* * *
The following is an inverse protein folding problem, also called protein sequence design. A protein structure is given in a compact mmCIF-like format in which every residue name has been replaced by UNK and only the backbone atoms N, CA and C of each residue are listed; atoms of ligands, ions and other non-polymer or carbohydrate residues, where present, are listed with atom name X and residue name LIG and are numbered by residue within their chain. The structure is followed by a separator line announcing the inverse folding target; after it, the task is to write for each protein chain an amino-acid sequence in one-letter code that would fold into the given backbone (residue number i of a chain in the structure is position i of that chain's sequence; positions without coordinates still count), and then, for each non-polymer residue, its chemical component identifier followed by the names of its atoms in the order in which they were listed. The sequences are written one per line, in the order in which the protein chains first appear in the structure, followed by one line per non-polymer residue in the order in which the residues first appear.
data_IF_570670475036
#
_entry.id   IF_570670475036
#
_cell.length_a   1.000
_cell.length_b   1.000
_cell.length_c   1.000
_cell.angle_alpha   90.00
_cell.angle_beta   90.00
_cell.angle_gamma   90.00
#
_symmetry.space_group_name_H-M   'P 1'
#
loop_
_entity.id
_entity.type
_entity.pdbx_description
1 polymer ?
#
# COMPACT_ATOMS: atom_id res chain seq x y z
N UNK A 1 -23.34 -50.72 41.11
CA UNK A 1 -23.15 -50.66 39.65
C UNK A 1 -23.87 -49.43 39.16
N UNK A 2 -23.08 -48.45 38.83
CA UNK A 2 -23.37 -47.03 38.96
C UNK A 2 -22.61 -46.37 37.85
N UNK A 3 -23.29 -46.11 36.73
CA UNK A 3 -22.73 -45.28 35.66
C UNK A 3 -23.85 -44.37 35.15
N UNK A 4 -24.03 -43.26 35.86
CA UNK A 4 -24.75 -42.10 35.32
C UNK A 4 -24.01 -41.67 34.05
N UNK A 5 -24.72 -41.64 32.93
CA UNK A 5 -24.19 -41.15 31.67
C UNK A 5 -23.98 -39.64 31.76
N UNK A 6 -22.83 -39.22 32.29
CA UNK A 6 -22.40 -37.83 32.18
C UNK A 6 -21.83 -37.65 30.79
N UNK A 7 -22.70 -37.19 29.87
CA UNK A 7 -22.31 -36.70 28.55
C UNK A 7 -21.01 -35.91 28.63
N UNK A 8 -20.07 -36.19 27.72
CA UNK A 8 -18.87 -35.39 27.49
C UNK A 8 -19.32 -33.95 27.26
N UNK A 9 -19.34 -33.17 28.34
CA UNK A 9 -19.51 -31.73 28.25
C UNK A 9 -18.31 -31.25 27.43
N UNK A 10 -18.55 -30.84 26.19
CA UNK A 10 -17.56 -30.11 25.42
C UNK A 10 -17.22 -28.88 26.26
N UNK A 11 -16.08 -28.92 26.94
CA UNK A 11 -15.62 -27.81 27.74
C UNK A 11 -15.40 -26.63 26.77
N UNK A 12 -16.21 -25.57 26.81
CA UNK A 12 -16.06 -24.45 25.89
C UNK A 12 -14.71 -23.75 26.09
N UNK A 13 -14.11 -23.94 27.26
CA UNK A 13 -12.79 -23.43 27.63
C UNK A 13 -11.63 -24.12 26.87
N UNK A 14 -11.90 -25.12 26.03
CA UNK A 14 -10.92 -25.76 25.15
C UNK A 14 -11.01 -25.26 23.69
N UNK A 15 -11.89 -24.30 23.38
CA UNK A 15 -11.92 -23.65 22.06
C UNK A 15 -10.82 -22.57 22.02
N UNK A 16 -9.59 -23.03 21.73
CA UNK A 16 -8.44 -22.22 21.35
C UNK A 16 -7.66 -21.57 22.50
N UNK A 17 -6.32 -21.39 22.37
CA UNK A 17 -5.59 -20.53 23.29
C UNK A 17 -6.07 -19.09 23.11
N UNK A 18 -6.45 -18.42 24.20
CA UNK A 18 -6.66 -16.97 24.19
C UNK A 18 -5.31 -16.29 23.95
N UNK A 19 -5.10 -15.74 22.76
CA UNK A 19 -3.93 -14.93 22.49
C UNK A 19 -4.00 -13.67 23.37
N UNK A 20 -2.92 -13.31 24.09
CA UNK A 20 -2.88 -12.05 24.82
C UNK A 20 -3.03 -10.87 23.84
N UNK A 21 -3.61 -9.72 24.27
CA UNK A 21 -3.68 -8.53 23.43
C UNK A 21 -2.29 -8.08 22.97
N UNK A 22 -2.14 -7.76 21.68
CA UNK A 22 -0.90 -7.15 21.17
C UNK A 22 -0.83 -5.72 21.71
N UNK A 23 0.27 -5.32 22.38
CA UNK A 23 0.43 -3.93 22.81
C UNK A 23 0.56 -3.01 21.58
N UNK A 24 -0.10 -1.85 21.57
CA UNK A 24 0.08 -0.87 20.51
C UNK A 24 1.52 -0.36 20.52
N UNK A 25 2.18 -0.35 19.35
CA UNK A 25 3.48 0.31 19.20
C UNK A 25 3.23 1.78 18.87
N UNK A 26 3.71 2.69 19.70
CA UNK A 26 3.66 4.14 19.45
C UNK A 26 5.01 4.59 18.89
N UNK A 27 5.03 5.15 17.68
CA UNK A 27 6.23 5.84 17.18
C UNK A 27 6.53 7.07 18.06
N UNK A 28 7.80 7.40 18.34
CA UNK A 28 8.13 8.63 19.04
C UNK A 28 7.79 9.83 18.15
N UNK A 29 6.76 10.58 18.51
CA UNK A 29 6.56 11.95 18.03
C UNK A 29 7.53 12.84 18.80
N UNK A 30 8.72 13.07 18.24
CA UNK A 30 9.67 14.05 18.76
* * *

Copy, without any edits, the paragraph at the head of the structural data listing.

The following is an inverse protein folding problem, also called protein sequence design. A protein structure is given in a compact mmCIF-like format in which every residue name has been replaced by UNK and only the backbone atoms N, CA and C of each residue are listed; atoms of ligands, ions and other non-polymer or carbohydrate residues, where present, are listed with atom name X and residue name LIG and are numbered by residue within their chain. The structure is followed by a separator line announcing the inverse folding target; after it, the task is to write for each protein chain an amino-acid sequence in one-letter code that would fold into the given backbone (residue number i of a chain in the structure is position i of that chain's sequence; positions without coordinates still count), and then, for each non-polymer residue, its chemical component identifier followed by the names of its atoms in the order in which they were listed. The sequences are written one per line, in the order in which the protein chains first appear in the structure, followed by one line per non-polymer residue in the order in which the residues first appear.